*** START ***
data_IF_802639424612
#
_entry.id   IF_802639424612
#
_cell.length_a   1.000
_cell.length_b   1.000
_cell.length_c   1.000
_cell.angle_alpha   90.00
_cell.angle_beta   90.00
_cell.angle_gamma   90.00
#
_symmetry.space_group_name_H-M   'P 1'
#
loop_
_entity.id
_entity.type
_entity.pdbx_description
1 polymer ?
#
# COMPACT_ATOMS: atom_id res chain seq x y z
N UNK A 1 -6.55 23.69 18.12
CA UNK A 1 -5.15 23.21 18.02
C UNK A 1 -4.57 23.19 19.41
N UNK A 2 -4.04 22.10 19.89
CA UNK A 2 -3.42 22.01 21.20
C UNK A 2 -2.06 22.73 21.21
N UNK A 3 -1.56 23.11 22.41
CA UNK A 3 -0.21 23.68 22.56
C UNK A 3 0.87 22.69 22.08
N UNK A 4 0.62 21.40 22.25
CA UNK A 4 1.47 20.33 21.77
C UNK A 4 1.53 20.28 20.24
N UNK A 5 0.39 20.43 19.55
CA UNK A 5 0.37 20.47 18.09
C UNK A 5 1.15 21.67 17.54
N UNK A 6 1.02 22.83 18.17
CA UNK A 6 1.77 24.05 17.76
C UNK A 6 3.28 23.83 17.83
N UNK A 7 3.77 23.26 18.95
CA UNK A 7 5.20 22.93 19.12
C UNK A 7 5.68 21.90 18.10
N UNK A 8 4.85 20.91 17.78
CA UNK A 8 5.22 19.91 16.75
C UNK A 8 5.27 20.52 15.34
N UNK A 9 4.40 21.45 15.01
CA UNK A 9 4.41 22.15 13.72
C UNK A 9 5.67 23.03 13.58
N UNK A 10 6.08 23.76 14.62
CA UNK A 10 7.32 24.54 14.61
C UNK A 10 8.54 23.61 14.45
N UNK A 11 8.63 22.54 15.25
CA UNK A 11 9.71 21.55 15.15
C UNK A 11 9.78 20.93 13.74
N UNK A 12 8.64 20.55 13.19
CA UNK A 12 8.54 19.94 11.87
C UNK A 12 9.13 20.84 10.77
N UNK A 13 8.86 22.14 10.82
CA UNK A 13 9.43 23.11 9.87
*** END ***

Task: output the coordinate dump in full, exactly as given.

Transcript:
data_IF_802639424612
#
_entry.id   IF_802639424612
#
_cell.length_a   1.000
_cell.length_b   1.000
_cell.length_c   1.000
_cell.angle_alpha   90.00
_cell.angle_beta   90.00
_cell.angle_gamma   90.00
#
_symmetry.space_group_name_H-M   'P 1'
#
loop_
_entity.id
_entity.type
_entity.pdbx_description
1 polymer ?
#
# COMPACT_ATOMS: atom_id res chain seq x y z
N UNK A 1 -6.55 23.69 18.12
CA UNK A 1 -5.15 23.21 18.02
C UNK A 1 -4.57 23.19 19.41
N UNK A 2 -4.04 22.10 19.89
CA UNK A 2 -3.42 22.01 21.20
C UNK A 2 -2.06 22.73 21.21
N UNK A 3 -1.56 23.11 22.41
CA UNK A 3 -0.21 23.68 22.56
C UNK A 3 0.87 22.69 22.08
N UNK A 4 0.62 21.40 22.25
CA UNK A 4 1.47 20.33 21.77
C UNK A 4 1.53 20.28 20.24
N UNK A 5 0.39 20.43 19.55
CA UNK A 5 0.37 20.47 18.09
C UNK A 5 1.15 21.67 17.54
N UNK A 6 1.02 22.83 18.17
CA UNK A 6 1.77 24.05 17.76
C UNK A 6 3.28 23.83 17.83
N UNK A 7 3.77 23.26 18.95
CA UNK A 7 5.20 22.93 19.12
C UNK A 7 5.68 21.90 18.10
N UNK A 8 4.85 20.91 17.78
CA UNK A 8 5.22 19.91 16.75
C UNK A 8 5.27 20.52 15.34
N UNK A 9 4.40 21.45 15.01
CA UNK A 9 4.41 22.15 13.72
C UNK A 9 5.67 23.03 13.58
N UNK A 10 6.08 23.76 14.62
CA UNK A 10 7.32 24.54 14.61
C UNK A 10 8.54 23.61 14.45
N UNK A 11 8.63 22.54 15.25
CA UNK A 11 9.71 21.55 15.15
C UNK A 11 9.78 20.93 13.74
N UNK A 12 8.64 20.55 13.19
CA UNK A 12 8.54 19.94 11.87
C UNK A 12 9.13 20.84 10.77
N UNK A 13 8.86 22.14 10.82
CA UNK A 13 9.43 23.11 9.87